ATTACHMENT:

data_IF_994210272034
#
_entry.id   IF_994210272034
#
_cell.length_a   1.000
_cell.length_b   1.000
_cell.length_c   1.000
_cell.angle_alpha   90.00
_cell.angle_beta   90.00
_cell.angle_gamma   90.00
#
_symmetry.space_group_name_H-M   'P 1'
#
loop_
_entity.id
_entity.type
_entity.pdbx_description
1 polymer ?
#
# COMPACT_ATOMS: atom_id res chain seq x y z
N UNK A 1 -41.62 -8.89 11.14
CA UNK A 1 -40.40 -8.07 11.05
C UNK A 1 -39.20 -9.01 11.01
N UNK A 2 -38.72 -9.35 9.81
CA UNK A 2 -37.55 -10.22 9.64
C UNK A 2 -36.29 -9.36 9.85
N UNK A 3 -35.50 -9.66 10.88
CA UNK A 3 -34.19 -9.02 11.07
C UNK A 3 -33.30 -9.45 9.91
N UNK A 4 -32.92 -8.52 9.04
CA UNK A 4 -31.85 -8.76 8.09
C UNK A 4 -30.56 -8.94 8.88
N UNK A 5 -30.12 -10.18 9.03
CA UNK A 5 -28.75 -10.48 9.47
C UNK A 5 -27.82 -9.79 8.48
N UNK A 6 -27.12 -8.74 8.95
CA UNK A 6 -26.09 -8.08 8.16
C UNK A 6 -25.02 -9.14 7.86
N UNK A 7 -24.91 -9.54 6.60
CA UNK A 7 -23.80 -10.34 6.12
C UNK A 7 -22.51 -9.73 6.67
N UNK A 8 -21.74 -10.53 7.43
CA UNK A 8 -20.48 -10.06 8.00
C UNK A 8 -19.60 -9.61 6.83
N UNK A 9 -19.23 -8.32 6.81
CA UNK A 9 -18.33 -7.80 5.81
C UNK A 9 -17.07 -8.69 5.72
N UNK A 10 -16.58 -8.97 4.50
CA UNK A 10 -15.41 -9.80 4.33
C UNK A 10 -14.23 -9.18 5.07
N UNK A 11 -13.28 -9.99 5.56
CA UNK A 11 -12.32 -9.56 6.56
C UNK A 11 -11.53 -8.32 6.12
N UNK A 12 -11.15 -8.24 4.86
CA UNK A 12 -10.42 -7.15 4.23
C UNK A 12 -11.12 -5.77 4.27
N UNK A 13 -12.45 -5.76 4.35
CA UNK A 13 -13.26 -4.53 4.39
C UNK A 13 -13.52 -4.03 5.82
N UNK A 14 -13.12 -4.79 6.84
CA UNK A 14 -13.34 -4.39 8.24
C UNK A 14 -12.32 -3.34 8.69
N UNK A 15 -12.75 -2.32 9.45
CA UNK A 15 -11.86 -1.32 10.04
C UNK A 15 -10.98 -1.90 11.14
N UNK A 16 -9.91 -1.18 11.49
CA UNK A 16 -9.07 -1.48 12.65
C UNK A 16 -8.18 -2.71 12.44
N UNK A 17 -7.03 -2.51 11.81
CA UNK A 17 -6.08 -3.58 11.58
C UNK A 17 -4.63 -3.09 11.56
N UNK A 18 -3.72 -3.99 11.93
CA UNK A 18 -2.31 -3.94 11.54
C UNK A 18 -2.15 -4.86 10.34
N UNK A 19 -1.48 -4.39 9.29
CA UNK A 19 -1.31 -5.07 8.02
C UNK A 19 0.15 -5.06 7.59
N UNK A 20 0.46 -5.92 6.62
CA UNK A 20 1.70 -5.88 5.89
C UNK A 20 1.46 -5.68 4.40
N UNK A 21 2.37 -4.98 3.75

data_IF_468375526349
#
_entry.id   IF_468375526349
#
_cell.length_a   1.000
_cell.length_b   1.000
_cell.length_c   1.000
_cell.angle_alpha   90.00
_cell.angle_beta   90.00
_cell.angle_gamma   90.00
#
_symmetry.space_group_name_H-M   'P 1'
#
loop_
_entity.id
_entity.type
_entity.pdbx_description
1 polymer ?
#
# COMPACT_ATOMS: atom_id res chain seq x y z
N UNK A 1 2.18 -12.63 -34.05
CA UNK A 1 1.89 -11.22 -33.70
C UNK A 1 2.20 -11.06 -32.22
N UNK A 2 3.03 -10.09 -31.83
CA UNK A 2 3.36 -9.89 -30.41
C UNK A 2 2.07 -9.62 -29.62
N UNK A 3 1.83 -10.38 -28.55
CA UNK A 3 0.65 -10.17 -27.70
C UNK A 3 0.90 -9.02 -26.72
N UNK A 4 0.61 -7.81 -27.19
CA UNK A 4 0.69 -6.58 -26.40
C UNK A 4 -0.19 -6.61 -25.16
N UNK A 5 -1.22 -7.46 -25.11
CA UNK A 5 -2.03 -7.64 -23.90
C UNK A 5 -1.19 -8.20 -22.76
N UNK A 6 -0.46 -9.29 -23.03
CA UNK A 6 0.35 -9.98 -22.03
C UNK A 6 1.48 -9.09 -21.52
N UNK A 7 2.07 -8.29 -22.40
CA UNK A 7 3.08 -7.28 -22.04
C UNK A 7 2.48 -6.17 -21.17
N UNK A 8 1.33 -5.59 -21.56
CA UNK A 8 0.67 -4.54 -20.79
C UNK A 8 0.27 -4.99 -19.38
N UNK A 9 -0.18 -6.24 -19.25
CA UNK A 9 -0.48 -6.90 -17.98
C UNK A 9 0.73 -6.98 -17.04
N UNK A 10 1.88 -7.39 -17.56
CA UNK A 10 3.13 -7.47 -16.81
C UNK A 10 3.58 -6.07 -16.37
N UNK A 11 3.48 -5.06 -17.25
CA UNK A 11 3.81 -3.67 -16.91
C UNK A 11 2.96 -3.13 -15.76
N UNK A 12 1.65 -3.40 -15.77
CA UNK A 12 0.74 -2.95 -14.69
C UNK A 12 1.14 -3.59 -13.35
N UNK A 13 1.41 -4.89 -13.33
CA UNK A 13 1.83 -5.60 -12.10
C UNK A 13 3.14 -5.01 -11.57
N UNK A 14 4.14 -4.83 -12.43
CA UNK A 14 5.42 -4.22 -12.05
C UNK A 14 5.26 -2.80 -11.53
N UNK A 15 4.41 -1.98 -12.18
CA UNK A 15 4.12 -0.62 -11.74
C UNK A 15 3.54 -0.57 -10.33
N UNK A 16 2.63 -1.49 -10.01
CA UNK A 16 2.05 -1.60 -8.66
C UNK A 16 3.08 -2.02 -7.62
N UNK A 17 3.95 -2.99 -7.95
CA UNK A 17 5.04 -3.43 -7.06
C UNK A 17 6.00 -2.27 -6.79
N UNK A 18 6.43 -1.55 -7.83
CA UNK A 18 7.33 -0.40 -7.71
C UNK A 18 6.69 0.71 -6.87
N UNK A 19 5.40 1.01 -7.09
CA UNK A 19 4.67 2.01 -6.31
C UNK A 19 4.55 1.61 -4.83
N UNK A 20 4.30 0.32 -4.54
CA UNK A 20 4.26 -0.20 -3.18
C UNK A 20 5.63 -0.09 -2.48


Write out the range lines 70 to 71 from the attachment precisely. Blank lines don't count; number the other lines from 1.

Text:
CA UNK A 17 -6.08 -3.58 11.58
C UNK A 17 -4.63 -3.09 11.56